When it comes to proposals to establish a new trial system for terror suspects, those putting forward such ideas have obviously failed to scrutinize the failures of the system conceived by Dick Cheney and his close advisers in November 2001. Thrown out by the Supreme Court in June 2006, the Commissions were revived by Congress later that year, but have struggled to establish their legitimacy, primarily because the government-appointed military judges are empowered to accept evidence obtained through coercion, to prevent all mention of evidence obtained through torture, and to blur the distinction between the two, and also because, as I reported at length in a previous article, a growing body of evidence indicates that the entire system is rigged, with Pentagon representatives who are supposed to be impartial actually taking their orders from the heavily biased Office of the Vice President.

It remains to be seen how this chain of command — which pivots on the role played by retired judge Susan Crawford, the Commission’s “Convening Authority,” and a close friend of both Dick Cheney and his chief of staff David Addington — will survive the transition to the Obama administration, but enthusiasts for the creation of another brand-new system should really take on board the sustained opposition to the Commissions that has been mounted from within.

Those who have become implacably opposed to the system are not only the military defense lawyers, who have been prepared to sacrifice their careers in defense of justice, but also Col. Morris Davis, the former chief prosecutor, and several former prosecutors, including, most recently, Lt. Col. Darrel Vandeveld, who turned from being a “true believer to someone who felt truly deceived” by the system, when he discovered that evidence vital to the defense was being routinely withheld in the case of Mohamed Jawad, an Afghan teenager accused of a grenade attack on US forces in December 2002.

In the meantime, while enthusiasts for a new trial system indulge their largely abstract musings, the reality of the Commissions themselves continues to confound reality, as those in charge of the process persist in behaving as though it is business as usual...

To read the rest of this article look for December 1, 2008...
Other NEW and Older - similar or differing perspectives on the commissions from new and older articles (NOT from Andy Worthington's site)

NEWEST ITEMS - Dec 2, 2008 Holder Must Balance Security, Rights Leopold on Consortium News, Robert Parry's site:

And also:



Also see the following on Susan Crawford:

Brig. Gen. Thomas Hartmann, Legal Advisor for the Office of Military Commissions, briefs members of the media about the U.S. Military Commissions process, at the legal complex of the U.S. Military Commissions, at Guantanamo Bay U.S. Naval Base, in Cuba in this June 4, 2008 file photo. REUTERS/Brennan Linsley/Pool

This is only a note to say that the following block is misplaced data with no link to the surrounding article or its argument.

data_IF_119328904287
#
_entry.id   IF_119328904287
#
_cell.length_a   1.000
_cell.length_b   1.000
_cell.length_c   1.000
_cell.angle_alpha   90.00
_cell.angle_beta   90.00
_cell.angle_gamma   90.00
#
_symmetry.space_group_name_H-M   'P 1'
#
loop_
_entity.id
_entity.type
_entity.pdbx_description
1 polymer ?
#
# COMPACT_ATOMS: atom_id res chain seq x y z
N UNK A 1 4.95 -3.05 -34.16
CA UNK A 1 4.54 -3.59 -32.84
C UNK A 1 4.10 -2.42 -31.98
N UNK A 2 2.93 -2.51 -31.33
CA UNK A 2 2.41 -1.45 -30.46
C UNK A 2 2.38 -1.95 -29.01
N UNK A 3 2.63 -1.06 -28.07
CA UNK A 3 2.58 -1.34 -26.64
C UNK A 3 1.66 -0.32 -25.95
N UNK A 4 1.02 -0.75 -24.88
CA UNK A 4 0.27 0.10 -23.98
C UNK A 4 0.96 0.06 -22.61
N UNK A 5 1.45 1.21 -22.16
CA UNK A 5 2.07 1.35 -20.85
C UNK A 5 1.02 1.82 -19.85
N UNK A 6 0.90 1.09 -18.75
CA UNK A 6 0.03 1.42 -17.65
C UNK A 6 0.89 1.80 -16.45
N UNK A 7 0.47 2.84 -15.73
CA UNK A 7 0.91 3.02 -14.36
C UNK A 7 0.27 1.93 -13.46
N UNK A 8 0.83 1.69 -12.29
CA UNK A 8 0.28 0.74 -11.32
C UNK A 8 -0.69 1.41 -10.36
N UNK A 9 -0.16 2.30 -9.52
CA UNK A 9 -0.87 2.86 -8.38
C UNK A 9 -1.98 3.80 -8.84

The following are RELATED yet not on Andy's site...

U.S. reassigns Guantanamo court's top lawyer WIRES story & Photo - Reuters
September 20, 2008 - 12:00 a.m. EST

Brig. Gen. Thomas Hartmann, Legal Advisor for the Office of Military Commissions, briefs members of the media about the U.S. Military Commissions process, at the legal complex of the U.S. Military Commissions, at Guantanamo Bay U.S. Naval Base, in Cuba in this June 4, 2008 file photo. REUTERS/Brennan Linsley/Pool

MIAMI (Reuters) - A U.S. general who was banned from three Guantanamo trials will no longer act as the legal advisor for the Guantanamo war crimes court, the Pentagon said on Friday.

But Air Force Brig. Gen. Thomas Hartmann will still play a role in the terrorism trials at the U.S. naval base at Guantanamo Bay, Cuba.

The Pentagon said he had been appointed to the newly created job of operations and planning director for the military tribunals.

As legal adviser since July 2007, Hartmann's job was to provide impartial legal advice to Susan Crawford, the Pentagon appointee who oversees the trials and validates charges for prosecution. The legal adviser also plays a role in the appeals process for prisoners convicted of terrorism charges.

Hartmann was the subject of numerous complaints from military defense lawyers, who alleged that he illegally influenced the cases and essentially took over prosecution duties, in one case withholding a document that could have influenced the decision to validate the charges.

Another general testified in an August hearing that Hartmann was a bully who used a "spray and pray" approach to pursuing cases -- "Charge 'em, charge 'em, charge 'em and let's pray that we can pull this off."

Military judges barred Hartmann from various phases of three trials, and complaints about him were pending in others.

In an August hearing, Hartmann acknowledged telling prosecutors he wanted cases that would "capture the public's imagination."


The allegations against him by his colleagues revealed some of the division within the U.S. military about the tribunal process that human rights monitors had long portrayed as politically driven and rigged to convict.